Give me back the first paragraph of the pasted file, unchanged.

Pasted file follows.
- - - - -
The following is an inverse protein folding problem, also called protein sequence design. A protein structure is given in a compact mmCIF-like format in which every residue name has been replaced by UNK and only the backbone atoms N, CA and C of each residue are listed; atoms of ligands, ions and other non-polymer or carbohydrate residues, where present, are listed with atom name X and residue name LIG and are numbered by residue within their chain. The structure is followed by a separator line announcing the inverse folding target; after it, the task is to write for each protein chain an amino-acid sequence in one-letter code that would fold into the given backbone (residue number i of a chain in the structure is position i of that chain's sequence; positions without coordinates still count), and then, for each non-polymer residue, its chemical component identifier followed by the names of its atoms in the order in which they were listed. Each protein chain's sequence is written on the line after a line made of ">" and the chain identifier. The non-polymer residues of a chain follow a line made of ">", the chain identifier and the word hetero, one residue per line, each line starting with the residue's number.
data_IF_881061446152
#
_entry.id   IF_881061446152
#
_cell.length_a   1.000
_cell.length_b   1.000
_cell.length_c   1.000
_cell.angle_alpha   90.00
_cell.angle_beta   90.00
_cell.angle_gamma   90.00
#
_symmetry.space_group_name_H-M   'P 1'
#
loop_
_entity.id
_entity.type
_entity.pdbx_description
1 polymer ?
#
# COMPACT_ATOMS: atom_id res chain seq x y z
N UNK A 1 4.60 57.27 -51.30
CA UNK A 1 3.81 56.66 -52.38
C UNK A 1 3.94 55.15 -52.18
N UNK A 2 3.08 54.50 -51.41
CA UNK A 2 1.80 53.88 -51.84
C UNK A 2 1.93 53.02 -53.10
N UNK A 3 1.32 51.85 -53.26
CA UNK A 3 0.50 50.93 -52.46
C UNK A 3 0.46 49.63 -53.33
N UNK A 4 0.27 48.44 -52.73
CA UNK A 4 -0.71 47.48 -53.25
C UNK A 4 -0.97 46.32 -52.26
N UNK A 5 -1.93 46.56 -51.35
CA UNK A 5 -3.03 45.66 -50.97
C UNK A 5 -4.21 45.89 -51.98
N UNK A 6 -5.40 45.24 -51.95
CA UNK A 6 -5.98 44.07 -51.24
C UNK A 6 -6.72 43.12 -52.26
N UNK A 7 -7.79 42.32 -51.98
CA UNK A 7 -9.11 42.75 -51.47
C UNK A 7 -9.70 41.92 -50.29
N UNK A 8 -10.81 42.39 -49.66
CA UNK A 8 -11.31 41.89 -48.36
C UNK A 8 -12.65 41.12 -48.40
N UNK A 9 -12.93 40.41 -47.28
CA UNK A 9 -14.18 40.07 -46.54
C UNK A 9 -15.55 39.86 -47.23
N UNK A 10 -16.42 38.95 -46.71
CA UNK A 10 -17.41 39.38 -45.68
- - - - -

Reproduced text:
The following is an inverse protein folding problem, also called protein sequence design. A protein structure is given in a compact mmCIF-like format in which every residue name has been replaced by UNK and only the backbone atoms N, CA and C of each residue are listed; atoms of ligands, ions and other non-polymer or carbohydrate residues, where present, are listed with atom name X and residue name LIG and are numbered by residue within their chain. The structure is followed by a separator line announcing the inverse folding target; after it, the task is to write for each protein chain an amino-acid sequence in one-letter code that would fold into the given backbone (residue number i of a chain in the structure is position i of that chain's sequence; positions without coordinates still count), and then, for each non-polymer residue, its chemical component identifier followed by the names of its atoms in the order in which they were listed. Each protein chain's sequence is written on the line after a line made of ">" and the chain identifier. The non-polymer residues of a chain follow a line made of ">", the chain identifier and the word hetero, one residue per line, each line starting with the residue's number.